Arranging trips from beginning to end is also important in leisure travel, which makes up a majority of revenue for Design Travel and Poe. It is even more significant to agencies such as Sue Smith Vacations of North Little Rock and Destinations of Fayetteville, which are predominantly leisure-travel agencies.
Destinations, managed by Tracee Williams, began in 1998 as a department for Airways Freight’s business travel needs. Shortly thereafter, it converted to a standalone travel agency, and about 85 percent of its business is now leisure-related, including events such as destination weddings and honeymoons.
Williams was hired in 1999 to handle the transition from in-house department to travel agency. Destinations still handles corporate travel for Airways Freight and a few other companies.
“In 1999, it was time for an evolution because corporate travel at the time was starting to die,” Williams said. “We decided what we wanted to do, and honeymoons were underserved. That is where we decided to focus.
“Business is booming. It’s fantastic.”
A good analogy to travel agents is a wedding planner. If you want a simple, small wedding, doing it yourself probably wouldn’t be too taxing. But a big vacation or complex business trip, like a big wedding, is something worth paying an expert to handle.
Williams gets to perform both roles with destination weddings. She handles the flights and the hotel for the wedding party and guests but also works with the wedding planner at the site to make everything seamless.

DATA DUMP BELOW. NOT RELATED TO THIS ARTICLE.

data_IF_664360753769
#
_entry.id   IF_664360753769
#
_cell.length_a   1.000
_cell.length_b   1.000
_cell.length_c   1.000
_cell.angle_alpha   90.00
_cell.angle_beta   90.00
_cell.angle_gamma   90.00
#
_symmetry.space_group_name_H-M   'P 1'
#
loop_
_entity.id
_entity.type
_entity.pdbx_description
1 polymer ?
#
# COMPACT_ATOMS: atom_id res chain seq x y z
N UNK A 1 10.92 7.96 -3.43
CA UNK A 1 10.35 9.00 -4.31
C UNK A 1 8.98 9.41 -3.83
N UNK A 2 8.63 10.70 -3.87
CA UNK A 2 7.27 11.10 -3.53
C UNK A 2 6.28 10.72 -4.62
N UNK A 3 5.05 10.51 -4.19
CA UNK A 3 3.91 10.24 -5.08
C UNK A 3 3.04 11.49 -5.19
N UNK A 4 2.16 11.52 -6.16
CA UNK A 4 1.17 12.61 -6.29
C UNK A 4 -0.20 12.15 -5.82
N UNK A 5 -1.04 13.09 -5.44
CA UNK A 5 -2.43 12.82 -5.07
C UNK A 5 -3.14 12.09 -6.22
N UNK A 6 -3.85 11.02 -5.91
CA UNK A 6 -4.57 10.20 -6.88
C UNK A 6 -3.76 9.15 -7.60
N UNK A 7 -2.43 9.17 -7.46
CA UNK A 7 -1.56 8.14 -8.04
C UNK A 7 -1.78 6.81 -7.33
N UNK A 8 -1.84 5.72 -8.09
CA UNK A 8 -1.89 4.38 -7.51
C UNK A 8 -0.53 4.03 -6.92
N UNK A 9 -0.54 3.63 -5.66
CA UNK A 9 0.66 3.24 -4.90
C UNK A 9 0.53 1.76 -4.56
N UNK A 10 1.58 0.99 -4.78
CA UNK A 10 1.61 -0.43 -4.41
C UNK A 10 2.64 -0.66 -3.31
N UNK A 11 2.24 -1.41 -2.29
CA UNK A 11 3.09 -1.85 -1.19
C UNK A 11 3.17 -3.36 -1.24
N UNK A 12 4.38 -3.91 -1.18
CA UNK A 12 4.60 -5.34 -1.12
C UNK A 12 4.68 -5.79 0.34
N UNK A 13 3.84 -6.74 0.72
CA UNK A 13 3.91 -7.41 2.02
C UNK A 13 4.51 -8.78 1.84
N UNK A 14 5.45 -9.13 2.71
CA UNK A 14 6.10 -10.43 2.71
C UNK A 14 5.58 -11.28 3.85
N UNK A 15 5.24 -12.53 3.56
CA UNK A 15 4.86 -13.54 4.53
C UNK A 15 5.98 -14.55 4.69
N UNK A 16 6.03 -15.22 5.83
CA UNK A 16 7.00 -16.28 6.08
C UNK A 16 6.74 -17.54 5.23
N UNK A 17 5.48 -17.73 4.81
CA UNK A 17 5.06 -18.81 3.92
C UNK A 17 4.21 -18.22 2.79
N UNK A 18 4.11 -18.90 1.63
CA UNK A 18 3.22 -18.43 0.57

The payoff? Destination weddings are often a third of the price of a traditional wedding — with much less stress on the bride and groom.
“It’s like telling a designer, ‘I want this fancy dress for this event, and this is what I want it to have, etc., etc., etc.,’” Williams said. “We take everything they tell us and design the perfect experience around what they want. We are creating an experience of a lifetime.
“People call us every day, frustrated. There’s no way they can figure it out. They want someone else to do it. This should not be stressful.”
Wilkinson said his agency’s business is approximately 95 percent leisure-related. He said travel agents, whether used for leisure or business travel, can help cut through the aggravation that can accompany travel.
The survival and continued profitability of travel agencies say that is something people are continuing to pay for.
“How much is your time worth?” Poe said. “I don’t do my own taxes; I go to my tax guy. I don’t know how to change the oil in my car so I go to my mechanic. I don’t do my own law.”